Table of Contents

HEART OF NEOLITHIC ORKNEY

NESS OF BRODGAR: THE SITE

THE BUILDINGS

Trench T: Structure 27

 

 

 

 

Heart of Neolithic Orkney Map

Heart of Neolithic Orkney Map

 

 

 

 

 

 

 

Ceremonial Centres of Neolithic Scotland

Ceremonial Centres of Neolithic Scotland

 

 

 

 

 

 

 

 

 

 

Grooved Ware

Grooved Ware Pottery from Clacton

Drawing of Grooved Ware Pottery from Clacton. Stuart Piggott

All of these sites were associated with a style of pottery known as Grooved Ware, a very distinctive type found from one end of Britain to the other. It is characterized by its bucket shape and its elaborate decoration which mainly consist of incised designs (hence the name) but also includes elaborate applied patterns. Their flat bottoms suggest a flat surface to place them on— a level floor, perhaps, or a shelf, a ledge or even a table.

 

 

 

 

 

 

Plan of Barnhouse

Barnhouse Ground Plan (after Richards, 2005)

 

 

 

 

 

 

Map. Distribution of Brochs in Scotland

The Ness of Brodgar sits right at the centre of the World Heritage site known as the Heart of Neolithic Orkney, designated such in 1998 because of the number, scale and variety of prehistoric monuments in the immediate vicinity. Within the larger area are two smaller ones known as Inner Buffer Zones. Zone 2 includes the area around Skara Brae while Zone 1 is defined by a pair of lochs on either side of a narrow isthmus known as the Ness of Brodgar.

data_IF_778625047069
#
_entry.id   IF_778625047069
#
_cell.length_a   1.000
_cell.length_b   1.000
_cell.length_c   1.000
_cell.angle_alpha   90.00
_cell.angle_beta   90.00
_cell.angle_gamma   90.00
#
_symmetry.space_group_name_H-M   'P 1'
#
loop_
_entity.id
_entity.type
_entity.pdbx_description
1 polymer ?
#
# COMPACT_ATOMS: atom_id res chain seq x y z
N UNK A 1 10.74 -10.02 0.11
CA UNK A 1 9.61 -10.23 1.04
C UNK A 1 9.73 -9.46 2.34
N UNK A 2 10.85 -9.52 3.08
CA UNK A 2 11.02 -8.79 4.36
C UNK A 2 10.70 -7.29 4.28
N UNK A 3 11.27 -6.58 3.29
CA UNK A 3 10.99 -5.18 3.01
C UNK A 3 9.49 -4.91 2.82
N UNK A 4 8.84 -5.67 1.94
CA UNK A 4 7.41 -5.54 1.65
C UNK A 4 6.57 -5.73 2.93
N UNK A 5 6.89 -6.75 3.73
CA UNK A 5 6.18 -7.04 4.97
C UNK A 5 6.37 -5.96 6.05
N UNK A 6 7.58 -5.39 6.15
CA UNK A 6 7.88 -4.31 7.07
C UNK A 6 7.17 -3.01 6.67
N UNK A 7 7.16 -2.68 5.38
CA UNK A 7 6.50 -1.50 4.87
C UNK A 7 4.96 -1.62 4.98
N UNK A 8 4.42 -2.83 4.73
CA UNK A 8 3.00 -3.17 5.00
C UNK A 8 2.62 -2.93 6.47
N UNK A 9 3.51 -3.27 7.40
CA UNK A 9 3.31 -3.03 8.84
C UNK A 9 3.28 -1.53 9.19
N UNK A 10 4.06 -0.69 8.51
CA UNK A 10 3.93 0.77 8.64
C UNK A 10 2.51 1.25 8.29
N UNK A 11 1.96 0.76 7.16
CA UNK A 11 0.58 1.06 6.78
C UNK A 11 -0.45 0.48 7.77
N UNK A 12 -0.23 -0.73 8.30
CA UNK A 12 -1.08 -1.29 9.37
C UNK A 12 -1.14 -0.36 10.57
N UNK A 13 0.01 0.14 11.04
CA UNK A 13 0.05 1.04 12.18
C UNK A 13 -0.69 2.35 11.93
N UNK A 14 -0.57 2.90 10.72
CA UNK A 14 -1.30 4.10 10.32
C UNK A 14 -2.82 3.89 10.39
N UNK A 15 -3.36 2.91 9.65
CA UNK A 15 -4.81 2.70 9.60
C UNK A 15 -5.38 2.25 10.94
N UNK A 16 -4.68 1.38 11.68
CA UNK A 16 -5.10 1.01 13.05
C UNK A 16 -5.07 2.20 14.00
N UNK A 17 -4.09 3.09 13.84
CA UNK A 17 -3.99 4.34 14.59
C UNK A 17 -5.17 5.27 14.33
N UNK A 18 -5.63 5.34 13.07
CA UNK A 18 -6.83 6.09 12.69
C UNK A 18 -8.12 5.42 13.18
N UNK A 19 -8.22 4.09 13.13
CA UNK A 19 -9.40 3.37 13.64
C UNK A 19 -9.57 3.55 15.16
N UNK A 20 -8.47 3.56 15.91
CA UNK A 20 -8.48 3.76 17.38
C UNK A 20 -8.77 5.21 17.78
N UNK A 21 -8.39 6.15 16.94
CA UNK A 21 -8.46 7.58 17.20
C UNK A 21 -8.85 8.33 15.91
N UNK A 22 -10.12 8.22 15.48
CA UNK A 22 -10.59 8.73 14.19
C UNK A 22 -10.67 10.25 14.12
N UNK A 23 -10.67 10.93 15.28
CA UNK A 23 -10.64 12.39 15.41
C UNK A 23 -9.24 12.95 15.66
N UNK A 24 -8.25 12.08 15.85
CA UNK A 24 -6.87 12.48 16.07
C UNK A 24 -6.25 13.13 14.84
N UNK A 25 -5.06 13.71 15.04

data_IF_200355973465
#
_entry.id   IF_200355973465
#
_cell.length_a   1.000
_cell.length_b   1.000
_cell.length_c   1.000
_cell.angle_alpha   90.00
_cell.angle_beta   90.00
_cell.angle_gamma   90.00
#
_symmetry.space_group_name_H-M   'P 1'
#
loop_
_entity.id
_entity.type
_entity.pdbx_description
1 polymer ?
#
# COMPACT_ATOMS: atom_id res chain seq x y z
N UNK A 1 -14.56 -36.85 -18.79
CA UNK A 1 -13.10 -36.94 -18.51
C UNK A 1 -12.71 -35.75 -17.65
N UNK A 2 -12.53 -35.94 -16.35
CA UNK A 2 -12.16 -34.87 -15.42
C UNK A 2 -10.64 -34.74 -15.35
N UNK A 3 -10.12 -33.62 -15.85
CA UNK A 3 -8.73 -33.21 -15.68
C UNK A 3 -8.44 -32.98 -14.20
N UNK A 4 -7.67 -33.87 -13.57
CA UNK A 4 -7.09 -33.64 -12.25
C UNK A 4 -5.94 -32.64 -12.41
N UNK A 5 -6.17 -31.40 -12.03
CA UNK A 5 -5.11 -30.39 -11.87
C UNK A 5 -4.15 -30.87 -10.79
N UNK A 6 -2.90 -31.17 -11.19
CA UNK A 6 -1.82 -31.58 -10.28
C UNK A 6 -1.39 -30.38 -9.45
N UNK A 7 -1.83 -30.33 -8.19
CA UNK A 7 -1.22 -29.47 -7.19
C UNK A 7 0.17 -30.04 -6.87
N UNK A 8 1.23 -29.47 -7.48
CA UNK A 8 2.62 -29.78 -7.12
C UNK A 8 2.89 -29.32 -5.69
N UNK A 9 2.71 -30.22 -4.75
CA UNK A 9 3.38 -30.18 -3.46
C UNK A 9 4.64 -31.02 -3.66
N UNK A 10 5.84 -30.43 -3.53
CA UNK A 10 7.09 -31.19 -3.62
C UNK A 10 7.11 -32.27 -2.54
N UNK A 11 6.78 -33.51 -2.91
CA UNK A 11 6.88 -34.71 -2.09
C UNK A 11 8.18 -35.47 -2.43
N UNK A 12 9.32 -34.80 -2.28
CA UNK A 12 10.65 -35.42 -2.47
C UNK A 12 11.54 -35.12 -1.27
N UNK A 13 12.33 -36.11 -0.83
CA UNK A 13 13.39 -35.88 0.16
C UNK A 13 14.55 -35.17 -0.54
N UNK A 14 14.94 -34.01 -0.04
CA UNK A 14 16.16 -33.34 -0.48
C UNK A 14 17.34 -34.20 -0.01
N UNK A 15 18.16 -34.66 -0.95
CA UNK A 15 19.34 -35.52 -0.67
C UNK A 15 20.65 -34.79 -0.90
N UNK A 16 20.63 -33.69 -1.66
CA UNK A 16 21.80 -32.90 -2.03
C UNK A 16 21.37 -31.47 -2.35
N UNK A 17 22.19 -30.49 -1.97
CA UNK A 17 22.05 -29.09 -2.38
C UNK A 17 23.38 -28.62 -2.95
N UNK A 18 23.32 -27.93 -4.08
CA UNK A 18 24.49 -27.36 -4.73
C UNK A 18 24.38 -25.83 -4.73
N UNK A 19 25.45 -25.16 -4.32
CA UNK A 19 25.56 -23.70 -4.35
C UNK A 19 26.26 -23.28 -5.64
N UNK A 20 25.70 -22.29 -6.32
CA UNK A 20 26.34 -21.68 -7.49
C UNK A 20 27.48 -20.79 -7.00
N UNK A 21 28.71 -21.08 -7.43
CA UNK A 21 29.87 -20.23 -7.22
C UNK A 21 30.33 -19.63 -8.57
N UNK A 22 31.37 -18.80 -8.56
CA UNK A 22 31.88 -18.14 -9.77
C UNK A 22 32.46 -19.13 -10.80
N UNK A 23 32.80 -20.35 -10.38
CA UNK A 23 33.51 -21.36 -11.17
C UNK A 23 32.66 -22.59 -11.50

At the time the heritage sie was defined, Zone 1 included a number of Neolithic and Bronze Age tombs, the most magnificent of which is Maes Howe; two major stone circles/henges, the Stones of Stenness and the Ring of Brodgar; numerous standing stones (including both solitary uprights and others that are clearly in some sort of rough alignment); and one important settlement known as Barnhouse, being at the centre of what seems to have been a natural meeting place for the inhabitants of the islands It is readily accessible by both land and sea.

While Harray is a freshwater loch, Stenness is open to the sea. The distinction is yet another dualistic element in the Neolithic cosmology, along with day/night; male/female; life/death; summer/winter;View from the Stones of Stenness to Hoy good/evil; etc. This dualism is also evident in the nature of the settlement in the islands, the tomb architecture and the type of pottery in use. However, it is not strong enough to indicate that there were two different tribes operating in Orkney, or that there were two separate ‘waves’ of immigration. In fact, there is little to suggest that the changes should not be attributed to purely local development.

The countryside surrounding the Ness is fairly flat and there are panoramic views in all directions. In the middle distance, a ring of low hills with a radius of 2 or 3km. encloses the principal monuments but the defining feature is the Hills of Hoy (Ward Hill and the Cuilags) several kilometres further away to the south. They are not much above 300m but, even so, are the highest points of land in Orkney and are highly visible from all over the islands. You can see them in the background of the view from the Stones of Stenness (above left). It was a natural meeting place— the Hoy Hills are visible from virtually anywhere in the islands.

GoogleEarth View of the Heart of Neolithic Orkney

GoogleEarth View of the Heart of Neolithic Orkney (Image ©2017 Digital Globe)

Such a landscape was a powerful attraction to the small farming communities of the Scottish Neolithic and similar assemblages of sites can be found at Callanish, in the Outer Hebrides; in Kilmartin Glen in Argyll; and (possibly) at Cairnpapple in West Lothian. They appear rather late in the Neolithic, when the social arrangements among the small communities that first settled Scotland, became more complex— most likely due to population pressure and dwindling resources.

Henges & Stone Circles